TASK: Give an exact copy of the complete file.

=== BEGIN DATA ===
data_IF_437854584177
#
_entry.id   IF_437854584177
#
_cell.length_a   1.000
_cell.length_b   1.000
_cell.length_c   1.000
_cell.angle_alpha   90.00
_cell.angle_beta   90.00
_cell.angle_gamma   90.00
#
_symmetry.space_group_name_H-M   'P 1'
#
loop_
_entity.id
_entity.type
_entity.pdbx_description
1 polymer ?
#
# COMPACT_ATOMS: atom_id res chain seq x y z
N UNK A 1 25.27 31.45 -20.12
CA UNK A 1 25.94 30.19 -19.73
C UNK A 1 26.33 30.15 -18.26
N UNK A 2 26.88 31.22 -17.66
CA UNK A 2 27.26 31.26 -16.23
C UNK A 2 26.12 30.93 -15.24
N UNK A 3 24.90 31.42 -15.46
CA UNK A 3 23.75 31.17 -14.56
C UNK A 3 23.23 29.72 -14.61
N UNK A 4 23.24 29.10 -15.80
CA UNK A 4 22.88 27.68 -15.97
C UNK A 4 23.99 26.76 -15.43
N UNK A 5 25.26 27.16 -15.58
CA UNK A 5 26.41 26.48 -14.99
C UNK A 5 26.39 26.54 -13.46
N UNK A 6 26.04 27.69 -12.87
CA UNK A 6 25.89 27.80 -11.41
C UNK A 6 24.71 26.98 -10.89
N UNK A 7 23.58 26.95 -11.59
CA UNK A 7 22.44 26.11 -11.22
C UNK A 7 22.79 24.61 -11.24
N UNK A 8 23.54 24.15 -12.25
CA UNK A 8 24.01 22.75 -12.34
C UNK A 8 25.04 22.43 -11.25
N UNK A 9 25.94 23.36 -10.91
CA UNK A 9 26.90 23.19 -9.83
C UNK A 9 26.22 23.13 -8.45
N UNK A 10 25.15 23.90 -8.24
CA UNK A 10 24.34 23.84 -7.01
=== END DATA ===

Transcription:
data_IF_437854584177
#
_entry.id   IF_437854584177
#
_cell.length_a   1.000
_cell.length_b   1.000
_cell.length_c   1.000
_cell.angle_alpha   90.00
_cell.angle_beta   90.00
_cell.angle_gamma   90.00
#
_symmetry.space_group_name_H-M   'P 1'
#
loop_
_entity.id
_entity.type
_entity.pdbx_description
1 polymer ?
#
# COMPACT_ATOMS: atom_id res chain seq x y z
N UNK A 1 25.27 31.45 -20.12
CA UNK A 1 25.94 30.19 -19.73
C UNK A 1 26.33 30.15 -18.26
N UNK A 2 26.88 31.22 -17.66
CA UNK A 2 27.26 31.26 -16.23
C UNK A 2 26.12 30.93 -15.24
N UNK A 3 24.90 31.42 -15.46
CA UNK A 3 23.75 31.17 -14.56
C UNK A 3 23.23 29.72 -14.61
N UNK A 4 23.24 29.10 -15.80
CA UNK A 4 22.88 27.68 -15.97
C UNK A 4 23.99 26.76 -15.43
N UNK A 5 25.26 27.16 -15.58
CA UNK A 5 26.41 26.48 -14.99
C UNK A 5 26.39 26.54 -13.46
N UNK A 6 26.04 27.69 -12.87
CA UNK A 6 25.89 27.80 -11.41
C UNK A 6 24.71 26.98 -10.89
N UNK A 7 23.58 26.95 -11.59
CA UNK A 7 22.44 26.11 -11.22
C UNK A 7 22.79 24.61 -11.24
N UNK A 8 23.54 24.15 -12.25
CA UNK A 8 24.01 22.75 -12.34
C UNK A 8 25.04 22.43 -11.25
N UNK A 9 25.94 23.36 -10.91
CA UNK A 9 26.90 23.19 -9.83
C UNK A 9 26.22 23.13 -8.45
N UNK A 10 25.15 23.90 -8.24
CA UNK A 10 24.34 23.84 -7.01